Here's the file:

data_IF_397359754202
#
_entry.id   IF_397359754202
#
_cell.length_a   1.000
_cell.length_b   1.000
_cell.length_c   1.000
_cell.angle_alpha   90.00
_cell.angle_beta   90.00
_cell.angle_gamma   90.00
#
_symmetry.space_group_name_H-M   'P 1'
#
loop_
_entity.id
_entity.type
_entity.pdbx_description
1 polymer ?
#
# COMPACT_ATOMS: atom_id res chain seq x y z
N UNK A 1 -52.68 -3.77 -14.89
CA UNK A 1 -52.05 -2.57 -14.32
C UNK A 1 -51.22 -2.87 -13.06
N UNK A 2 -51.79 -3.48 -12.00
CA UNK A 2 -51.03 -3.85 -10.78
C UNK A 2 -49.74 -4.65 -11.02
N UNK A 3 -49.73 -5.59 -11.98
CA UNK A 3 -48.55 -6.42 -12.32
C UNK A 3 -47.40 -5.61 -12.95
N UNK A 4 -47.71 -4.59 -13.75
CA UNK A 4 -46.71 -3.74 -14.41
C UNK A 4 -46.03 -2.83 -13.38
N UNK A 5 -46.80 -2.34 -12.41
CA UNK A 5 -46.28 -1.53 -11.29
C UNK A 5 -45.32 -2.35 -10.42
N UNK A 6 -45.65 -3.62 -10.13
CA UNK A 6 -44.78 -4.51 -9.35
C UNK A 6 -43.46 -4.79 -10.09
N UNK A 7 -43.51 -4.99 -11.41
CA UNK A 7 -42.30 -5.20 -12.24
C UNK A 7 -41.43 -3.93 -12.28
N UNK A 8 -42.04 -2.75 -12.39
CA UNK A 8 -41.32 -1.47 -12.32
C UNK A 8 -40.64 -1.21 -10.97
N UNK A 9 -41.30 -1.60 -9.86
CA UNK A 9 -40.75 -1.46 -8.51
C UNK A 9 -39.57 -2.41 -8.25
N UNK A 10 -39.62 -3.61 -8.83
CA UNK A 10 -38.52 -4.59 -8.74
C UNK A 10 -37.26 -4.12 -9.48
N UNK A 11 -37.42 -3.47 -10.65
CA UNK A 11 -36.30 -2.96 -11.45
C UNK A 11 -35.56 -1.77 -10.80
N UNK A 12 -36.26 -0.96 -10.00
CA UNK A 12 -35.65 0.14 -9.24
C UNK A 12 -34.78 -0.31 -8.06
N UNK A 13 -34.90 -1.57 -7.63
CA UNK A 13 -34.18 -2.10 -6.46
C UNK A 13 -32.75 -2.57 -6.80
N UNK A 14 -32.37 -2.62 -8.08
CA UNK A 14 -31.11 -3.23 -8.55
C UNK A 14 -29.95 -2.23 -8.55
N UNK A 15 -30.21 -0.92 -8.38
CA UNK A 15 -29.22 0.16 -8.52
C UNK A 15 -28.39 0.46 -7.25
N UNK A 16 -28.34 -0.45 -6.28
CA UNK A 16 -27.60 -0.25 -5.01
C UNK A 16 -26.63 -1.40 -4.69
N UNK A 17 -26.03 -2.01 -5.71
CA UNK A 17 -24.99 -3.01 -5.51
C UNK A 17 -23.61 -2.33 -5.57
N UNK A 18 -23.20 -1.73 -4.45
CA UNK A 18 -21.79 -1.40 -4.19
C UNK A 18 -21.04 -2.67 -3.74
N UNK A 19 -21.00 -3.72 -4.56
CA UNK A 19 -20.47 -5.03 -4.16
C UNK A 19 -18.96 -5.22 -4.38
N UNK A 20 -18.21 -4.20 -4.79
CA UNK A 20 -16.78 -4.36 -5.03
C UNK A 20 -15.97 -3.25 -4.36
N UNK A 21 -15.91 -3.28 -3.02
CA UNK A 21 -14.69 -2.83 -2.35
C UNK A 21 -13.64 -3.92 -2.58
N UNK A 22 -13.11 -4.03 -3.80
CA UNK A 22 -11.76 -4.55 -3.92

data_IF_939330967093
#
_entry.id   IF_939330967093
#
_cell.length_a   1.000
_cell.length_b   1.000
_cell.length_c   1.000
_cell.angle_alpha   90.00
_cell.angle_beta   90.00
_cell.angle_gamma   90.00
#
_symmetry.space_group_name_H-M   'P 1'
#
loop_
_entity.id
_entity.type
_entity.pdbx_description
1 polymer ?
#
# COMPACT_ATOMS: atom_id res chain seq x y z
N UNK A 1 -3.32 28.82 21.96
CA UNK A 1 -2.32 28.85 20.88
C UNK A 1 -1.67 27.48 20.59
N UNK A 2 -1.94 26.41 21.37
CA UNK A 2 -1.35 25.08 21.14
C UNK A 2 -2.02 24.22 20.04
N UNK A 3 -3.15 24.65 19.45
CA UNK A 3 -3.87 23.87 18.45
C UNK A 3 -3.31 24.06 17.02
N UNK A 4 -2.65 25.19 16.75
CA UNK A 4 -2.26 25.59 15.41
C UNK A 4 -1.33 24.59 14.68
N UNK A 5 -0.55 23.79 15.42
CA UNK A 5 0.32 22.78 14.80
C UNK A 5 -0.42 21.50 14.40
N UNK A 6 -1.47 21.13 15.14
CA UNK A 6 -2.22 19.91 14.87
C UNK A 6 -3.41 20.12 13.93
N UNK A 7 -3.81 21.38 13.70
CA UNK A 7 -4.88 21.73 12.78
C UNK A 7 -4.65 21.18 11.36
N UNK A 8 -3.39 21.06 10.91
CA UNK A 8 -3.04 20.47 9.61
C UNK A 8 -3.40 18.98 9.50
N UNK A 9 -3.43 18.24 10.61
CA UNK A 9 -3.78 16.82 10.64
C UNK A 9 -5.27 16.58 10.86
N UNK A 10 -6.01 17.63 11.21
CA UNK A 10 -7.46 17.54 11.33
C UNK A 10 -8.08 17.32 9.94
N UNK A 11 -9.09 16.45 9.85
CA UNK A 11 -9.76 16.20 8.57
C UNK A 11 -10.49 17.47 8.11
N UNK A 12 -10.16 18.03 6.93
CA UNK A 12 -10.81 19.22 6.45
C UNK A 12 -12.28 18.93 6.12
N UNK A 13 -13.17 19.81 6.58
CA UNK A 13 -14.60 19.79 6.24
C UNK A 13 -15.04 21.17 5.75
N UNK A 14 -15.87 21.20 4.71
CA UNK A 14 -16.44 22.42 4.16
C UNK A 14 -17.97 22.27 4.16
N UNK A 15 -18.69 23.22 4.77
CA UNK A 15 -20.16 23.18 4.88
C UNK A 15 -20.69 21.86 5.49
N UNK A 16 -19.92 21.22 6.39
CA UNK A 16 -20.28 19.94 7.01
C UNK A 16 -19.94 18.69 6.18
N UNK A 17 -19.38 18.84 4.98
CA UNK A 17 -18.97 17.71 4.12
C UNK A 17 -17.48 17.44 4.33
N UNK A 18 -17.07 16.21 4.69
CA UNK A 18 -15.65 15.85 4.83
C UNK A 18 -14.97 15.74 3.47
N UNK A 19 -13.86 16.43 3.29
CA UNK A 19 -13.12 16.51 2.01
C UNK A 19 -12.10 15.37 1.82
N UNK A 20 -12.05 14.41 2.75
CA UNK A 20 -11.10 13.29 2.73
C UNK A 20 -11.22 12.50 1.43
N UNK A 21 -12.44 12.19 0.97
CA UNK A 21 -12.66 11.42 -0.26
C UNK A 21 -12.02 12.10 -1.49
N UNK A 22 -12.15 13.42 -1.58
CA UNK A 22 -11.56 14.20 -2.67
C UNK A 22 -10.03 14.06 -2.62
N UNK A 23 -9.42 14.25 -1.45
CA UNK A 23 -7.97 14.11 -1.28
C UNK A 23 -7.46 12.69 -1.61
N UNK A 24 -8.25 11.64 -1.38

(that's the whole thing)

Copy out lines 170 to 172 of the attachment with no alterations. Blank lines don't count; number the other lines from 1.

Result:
CA UNK A 22 -11.56 14.20 -2.67
C UNK A 22 -10.03 14.06 -2.62
N UNK A 23 -9.42 14.25 -1.45